Tuesday, 6 September 2011

A Holistic Approach to Flea Control

Woof woof, Miyuki here.  Wow, August has just flown by.  I've been so busy watching over our new pack member, and all of a sudden, it’s Spring!  I love how these sunshiney days encourage my humans to take long walks outside in nature.  I have also been helping dig up the garden (we are getting the vegie patch ready for planting!).  Unfortunately this blissful weather also means more fleas, and many Australian pets including yours truly suffer with flea allergy symptoms in the warmer months.
Me all itchy and scratchy.

Itch, scratch, chew, itch, roll, rub, chew... Any flea-allergic pet will know all too well how distressing fleas can be. What many pet owners don’t realise is that for highly sensitive pets, it takes only one flea bite to set off an itch-scratch cycle that can last for a fortnight.

Many conventional Vets use this wisdom to encourage frequent use of chemical flea products year-round. Is this really the best approach for the long-term health of us earth doggies though?

I don’t believe so, but as many of you will already be aware, I am a chemical-phobe. I can’t stand the smell of those spray-on and spot-on flea chemicals; it is certainly enough to make me wary of what they are doing to the inside of my body.

Dr Renee tells me that she became wary of flea products way back in her university days when she learnt that one of the readily available flea top-spots marketed as completely safe for dogs and cats could kill a bunny rabbit! Well I may not be a bunny rabbit, but it certainly convinced me to avoid using chemical flea control products as much as possible! I did a little more investigation into the toxicity of common flea control products and came across this rather scary consumer alert!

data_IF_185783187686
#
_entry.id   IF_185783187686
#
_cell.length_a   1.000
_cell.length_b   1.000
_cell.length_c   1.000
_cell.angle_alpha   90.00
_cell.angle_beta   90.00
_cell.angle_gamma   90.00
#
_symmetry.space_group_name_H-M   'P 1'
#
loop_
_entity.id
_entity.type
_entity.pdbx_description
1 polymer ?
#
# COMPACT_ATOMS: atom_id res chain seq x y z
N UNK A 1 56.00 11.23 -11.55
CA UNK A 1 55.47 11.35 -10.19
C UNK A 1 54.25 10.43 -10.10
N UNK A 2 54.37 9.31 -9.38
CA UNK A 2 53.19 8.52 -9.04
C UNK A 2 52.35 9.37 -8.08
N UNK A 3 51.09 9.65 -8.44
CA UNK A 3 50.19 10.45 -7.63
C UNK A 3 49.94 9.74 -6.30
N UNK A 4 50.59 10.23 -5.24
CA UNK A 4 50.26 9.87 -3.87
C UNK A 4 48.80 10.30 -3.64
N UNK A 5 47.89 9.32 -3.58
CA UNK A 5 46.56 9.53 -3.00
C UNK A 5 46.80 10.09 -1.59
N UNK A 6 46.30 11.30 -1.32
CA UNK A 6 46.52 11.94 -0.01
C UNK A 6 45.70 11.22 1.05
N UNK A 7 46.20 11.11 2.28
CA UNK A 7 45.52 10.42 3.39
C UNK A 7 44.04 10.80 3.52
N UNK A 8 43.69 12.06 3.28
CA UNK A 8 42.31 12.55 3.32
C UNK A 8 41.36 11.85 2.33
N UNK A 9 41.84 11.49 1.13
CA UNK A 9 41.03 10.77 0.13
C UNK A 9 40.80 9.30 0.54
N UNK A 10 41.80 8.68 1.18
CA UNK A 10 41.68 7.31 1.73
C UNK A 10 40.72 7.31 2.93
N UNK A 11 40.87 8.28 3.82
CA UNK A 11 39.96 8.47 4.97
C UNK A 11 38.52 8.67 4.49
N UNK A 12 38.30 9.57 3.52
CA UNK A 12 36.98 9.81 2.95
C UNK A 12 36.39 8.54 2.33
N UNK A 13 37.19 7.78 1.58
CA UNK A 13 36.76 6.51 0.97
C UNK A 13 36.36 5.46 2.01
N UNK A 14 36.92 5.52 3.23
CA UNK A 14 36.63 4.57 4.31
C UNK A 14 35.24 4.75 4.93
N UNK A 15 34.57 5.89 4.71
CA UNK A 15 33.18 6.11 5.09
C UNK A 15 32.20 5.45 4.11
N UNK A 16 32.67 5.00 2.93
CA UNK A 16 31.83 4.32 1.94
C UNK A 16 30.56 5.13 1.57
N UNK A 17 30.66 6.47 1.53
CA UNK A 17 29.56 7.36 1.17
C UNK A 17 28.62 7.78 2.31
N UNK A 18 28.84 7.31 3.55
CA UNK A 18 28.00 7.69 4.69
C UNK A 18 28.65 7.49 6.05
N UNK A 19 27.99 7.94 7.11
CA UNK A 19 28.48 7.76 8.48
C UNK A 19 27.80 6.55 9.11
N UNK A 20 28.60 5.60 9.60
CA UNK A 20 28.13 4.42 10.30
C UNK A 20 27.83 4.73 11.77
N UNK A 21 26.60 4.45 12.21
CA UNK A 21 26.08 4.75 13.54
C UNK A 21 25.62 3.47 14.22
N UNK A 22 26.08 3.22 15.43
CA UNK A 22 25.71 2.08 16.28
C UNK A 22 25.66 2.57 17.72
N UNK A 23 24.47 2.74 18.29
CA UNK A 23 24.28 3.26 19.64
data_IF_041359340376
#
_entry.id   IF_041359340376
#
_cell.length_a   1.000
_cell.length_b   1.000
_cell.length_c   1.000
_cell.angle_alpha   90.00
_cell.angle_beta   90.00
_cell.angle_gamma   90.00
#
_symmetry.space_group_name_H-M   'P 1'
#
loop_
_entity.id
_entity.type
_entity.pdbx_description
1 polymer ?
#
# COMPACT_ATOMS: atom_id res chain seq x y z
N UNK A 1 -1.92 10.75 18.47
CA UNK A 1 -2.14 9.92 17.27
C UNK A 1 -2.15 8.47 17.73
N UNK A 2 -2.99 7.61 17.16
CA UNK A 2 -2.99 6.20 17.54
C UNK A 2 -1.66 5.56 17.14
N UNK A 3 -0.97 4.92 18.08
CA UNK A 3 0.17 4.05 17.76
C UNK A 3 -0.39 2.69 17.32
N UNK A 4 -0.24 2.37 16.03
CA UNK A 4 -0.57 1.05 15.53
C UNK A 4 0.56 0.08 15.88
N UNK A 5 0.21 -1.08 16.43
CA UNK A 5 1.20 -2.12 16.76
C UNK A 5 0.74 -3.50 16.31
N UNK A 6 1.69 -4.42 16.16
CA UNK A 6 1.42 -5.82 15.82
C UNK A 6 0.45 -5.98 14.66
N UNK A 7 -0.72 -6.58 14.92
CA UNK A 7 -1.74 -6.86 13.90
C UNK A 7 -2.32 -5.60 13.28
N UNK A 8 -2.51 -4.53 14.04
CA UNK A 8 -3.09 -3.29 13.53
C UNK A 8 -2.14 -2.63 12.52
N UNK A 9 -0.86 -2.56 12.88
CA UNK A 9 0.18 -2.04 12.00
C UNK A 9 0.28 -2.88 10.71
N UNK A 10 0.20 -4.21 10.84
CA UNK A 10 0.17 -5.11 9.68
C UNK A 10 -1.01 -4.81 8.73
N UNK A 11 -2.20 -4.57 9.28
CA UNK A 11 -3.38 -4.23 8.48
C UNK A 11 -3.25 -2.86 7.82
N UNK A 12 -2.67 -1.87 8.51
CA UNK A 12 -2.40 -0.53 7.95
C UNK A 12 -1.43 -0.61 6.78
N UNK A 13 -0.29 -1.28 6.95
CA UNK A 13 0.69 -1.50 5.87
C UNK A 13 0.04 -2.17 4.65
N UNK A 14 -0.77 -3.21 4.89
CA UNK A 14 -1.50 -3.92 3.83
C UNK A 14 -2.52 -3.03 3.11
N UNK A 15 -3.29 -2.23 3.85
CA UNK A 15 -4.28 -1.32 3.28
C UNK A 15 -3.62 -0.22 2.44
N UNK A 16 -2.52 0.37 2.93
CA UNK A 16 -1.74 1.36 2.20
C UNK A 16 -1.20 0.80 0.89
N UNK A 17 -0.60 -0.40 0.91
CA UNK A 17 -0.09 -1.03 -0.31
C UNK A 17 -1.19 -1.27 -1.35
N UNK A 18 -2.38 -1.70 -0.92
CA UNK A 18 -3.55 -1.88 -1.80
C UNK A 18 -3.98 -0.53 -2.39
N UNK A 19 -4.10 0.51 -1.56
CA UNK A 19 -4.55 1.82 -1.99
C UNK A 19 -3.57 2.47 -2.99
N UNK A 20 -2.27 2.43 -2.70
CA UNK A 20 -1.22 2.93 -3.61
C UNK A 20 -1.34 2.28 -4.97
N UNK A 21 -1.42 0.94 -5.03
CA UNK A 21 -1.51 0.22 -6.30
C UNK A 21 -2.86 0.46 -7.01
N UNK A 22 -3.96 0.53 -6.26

The problem I have is that I am very sensitive to flea bites, and as soon as warmer weather comes around and the fleas start biting, I start to get really itchy. It becomes quite the obsession to be honest, and I scratch at my sides and chew mainly over my tail base – a typical spot to be itchy for flea-allergic dogs.

So when Spring comes around, I get homeopathic remedies and Chinese herbs to relieve the itching, and we wage war on the fleas, using all of Dr Renee's natural weapons. We avoid using toxic flea chemicals as much as possible, by keeping an eye on the flea population and using an holistic approach to flea control.

Apparently the fleas that jump on me and Miss Monique represent only 1-3% of the fleas in our immediate environment. So it makes much more sense to focus flea control efforts on the environment rather than just putting toxic chemicals on your furry friends. 

Things that have helped us to keep fleas to a minimum include:

Blocking off areas of the house or yard where fleas survive and proliferate.  Fleas like warm or cool, moist areas, not too hot or dry. I used to frequent the garage in hot weather, but this is prime real estate for fleas as it’s dark and cool, so I’m no longer allowed in there. Miss Monique used to love exploring under the back deck, but again, this is a perfect spot for fleas to complete their life cycle, so under the deck got blocked off as well.